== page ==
Natalie Schmidt Dotzauer: Romanced
March 7-28, 2014
Once and future WVC sculpture instructor Natalie Schmidt Dotzauer displayed recent work reminiscent of a bygone era. The installation engages viewer participation in a multi-sensory experience, and evokes a down-home feel, but with a witty and ironic edge.
WVC Student Art Exhibit
May 2-June 14, 2014
The WVC Art Department is proud to acknowledge the contributions of many local artists to our programs. This invitational show highlighted and honored the range of excellent exhibiting local artists and art educators who take art classes at WVC. Their presence in our courses enriches the atmosphere and enhances the experiences of our more traditional students. As known and respected exhibiting artists who are engaged with WVC, they also help us to connect in meaningful ways to the valley's burgeoning arts community.
The exhibition included works by Adele Little-Caemmerer, Cynthia Neely, Dan McConnell, Don Collins, Karen Dawn Dean, Lindsay Breidenthal, Michael McClun and Niki Stewart.
WVC Teaching Artists' Exhibition
Sept. 22-Oct. 31, 2014
This exhibition puts on display the multi-faceted professional practices of WVC Art faculty members Ruth Allan, Scott Bailey, Vicki DeRooy Lance Dooley, Natalie Dotzauer, Arius Elvikis, David Hampton, Marlin Peterson, and Majka Sadel.
This work displays the professional activity that makes our art faculty members who they are—they are artists, first and foremost. They teach with authority from a perspective of knowledge and experience, having developed and refined their various crafts over decades. They truly practice what they preach.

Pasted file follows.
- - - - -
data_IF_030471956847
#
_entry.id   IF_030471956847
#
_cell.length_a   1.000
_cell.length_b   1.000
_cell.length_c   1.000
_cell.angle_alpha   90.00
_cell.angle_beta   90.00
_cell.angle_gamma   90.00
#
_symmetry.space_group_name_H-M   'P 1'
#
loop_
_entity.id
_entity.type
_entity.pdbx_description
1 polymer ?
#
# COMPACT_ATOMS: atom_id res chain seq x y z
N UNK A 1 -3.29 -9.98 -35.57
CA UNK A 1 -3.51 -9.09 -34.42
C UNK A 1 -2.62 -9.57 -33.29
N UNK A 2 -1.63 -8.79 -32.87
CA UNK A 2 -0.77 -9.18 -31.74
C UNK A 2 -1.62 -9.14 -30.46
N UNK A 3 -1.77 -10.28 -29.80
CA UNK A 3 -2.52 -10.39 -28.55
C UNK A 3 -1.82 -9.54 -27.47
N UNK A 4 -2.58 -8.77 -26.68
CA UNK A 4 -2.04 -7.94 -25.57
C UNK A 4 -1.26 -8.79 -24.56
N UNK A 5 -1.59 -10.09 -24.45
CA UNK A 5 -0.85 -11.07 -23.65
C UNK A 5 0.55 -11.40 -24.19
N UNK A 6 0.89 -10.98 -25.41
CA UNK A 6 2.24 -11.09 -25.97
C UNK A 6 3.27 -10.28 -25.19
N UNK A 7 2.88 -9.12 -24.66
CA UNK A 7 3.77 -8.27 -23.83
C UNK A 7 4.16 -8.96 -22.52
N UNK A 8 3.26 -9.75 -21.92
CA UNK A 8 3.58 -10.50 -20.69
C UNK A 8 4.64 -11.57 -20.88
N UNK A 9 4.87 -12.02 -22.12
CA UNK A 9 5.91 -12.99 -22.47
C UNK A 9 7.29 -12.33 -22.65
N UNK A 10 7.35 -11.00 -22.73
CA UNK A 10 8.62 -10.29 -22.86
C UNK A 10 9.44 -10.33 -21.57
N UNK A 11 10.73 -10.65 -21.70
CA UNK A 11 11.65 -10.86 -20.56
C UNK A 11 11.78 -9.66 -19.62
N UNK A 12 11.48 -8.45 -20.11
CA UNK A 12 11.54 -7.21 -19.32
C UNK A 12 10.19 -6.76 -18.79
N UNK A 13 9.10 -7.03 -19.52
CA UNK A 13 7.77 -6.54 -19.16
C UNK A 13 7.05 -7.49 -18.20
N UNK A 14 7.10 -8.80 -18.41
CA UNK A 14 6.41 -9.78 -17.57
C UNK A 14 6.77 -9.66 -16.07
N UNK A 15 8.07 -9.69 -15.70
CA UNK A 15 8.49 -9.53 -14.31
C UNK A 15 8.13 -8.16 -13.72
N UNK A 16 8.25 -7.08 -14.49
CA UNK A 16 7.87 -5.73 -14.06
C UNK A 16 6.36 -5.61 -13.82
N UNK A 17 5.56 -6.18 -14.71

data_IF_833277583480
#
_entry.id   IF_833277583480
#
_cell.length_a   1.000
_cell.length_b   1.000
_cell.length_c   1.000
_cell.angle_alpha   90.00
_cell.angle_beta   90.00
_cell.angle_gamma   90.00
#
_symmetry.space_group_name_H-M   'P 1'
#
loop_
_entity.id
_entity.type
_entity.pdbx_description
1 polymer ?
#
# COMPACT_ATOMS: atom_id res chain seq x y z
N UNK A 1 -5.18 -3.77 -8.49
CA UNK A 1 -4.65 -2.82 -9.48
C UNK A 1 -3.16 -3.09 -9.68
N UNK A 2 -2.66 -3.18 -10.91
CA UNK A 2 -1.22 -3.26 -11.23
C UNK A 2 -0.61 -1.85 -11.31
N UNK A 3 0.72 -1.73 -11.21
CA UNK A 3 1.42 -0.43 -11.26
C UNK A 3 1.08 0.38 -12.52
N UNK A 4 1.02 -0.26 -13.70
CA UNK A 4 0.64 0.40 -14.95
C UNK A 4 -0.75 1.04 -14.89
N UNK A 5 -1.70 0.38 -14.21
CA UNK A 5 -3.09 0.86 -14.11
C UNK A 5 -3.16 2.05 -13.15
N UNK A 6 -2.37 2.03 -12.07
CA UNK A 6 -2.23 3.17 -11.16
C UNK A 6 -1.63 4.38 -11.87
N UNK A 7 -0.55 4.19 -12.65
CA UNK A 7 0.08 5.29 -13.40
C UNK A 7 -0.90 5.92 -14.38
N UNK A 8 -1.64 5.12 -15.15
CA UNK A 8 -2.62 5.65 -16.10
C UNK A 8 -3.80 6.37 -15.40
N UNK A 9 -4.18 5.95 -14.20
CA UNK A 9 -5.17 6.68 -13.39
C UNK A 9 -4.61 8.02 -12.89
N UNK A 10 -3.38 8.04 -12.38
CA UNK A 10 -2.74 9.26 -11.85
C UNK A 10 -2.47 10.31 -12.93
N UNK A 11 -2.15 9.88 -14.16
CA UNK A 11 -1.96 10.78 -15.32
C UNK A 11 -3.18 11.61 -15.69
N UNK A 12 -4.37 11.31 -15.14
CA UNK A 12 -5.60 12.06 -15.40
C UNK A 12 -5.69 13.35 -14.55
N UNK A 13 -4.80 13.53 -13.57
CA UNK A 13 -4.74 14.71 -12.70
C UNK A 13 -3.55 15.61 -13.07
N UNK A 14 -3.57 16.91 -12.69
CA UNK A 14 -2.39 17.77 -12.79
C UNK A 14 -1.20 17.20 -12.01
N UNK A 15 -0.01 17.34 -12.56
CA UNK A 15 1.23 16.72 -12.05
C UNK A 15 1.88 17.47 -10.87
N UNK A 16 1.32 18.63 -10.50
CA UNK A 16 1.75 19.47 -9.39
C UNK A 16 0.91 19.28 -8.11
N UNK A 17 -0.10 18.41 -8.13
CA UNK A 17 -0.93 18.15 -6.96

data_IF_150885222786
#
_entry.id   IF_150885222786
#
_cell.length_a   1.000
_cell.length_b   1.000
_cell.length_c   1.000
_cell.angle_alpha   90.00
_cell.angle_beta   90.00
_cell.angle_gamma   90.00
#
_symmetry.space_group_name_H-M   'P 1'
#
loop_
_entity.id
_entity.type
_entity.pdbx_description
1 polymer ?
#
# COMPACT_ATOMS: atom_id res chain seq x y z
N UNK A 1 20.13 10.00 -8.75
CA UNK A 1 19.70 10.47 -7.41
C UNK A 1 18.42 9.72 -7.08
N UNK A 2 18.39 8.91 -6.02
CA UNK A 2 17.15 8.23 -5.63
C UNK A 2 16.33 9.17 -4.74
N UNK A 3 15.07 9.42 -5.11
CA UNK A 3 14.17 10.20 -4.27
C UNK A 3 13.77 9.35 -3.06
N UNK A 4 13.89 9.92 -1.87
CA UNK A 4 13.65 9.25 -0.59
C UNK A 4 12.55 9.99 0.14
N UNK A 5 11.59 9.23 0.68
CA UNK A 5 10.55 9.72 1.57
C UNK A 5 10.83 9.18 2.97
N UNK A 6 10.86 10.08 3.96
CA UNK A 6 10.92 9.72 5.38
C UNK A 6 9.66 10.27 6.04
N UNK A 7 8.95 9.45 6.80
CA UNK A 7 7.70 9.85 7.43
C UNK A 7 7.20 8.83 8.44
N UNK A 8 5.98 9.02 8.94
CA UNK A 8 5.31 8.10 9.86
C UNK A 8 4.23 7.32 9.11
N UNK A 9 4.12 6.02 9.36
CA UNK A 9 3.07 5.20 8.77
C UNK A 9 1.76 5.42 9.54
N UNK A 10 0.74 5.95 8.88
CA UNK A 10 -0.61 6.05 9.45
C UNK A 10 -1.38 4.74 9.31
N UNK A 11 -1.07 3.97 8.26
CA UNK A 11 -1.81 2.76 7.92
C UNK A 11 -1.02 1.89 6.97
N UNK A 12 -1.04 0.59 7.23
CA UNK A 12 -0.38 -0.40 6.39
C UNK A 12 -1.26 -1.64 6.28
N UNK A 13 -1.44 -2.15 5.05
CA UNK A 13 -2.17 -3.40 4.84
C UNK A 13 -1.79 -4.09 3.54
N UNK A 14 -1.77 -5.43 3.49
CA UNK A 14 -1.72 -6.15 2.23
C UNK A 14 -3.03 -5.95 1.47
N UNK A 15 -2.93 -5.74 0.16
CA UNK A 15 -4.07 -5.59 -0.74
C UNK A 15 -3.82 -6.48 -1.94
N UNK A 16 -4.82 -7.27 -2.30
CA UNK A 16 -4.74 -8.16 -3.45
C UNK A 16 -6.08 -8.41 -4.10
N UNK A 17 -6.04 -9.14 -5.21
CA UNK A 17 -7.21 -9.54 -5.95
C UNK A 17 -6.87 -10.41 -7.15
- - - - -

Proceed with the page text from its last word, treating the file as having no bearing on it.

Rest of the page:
Adele Caemmerer: The Morning Watch
Nov. 7-Dec. 11, 2014
Adele Caemmerer began to notice and document the patterns of traffic in her neighborhood in New Delhi, India. She developed a code and assigned a color to each data point. She then translated the code into compositions.
Howard and Lorraine Barlow: XOXO
Jan. 5-Feb. 13, 2015
Ellensburg artists Howard and Lorraine Barlow anticipate and acknowledge one another's impending deaths by creating sculptural works examining oath, love, loss, ritual and tradition. This poignant installation invites viewers' participation and engages emotional responses to the materials, forms and concepts.
Cynthia Neely: Flight Path
March 6-20, 2015
Cynthia Neely is an artist, poet, and frequent student in writing and painting courses at WVC. The exhibition "Flight Path" springs from the imagery of the poems in her book of the same title. Her written and rendered works are intertwined, receiving their push from the imagery that speaks to her from nature. She constructs her works to lift and soar, yet to be clearly grounded in the human experience as well as the natural world.
Justin Gibbens: Sepulchre
April 3-May 8, 2015
sing his signature brand of subversive natural history, Sepulchre explores life-cycle themes of death and renewal. Spring is the time of year when humans look to nature as a harbinger of rebirth and resurrection. Throughout the ages, these themes have manifested in a multitude of ways, one being the spontaneous proliferation of bees. Gibbens presents his own take on this phenomenon inside the MAC gallery.
MAC Gallery Wenatchee Valley College Music and Art Center 1300 Fifth Street, Wenatchee, WA 98801
1300 Fifth Street, Wenatchee, WA 98801 Phone: (509) 682-6800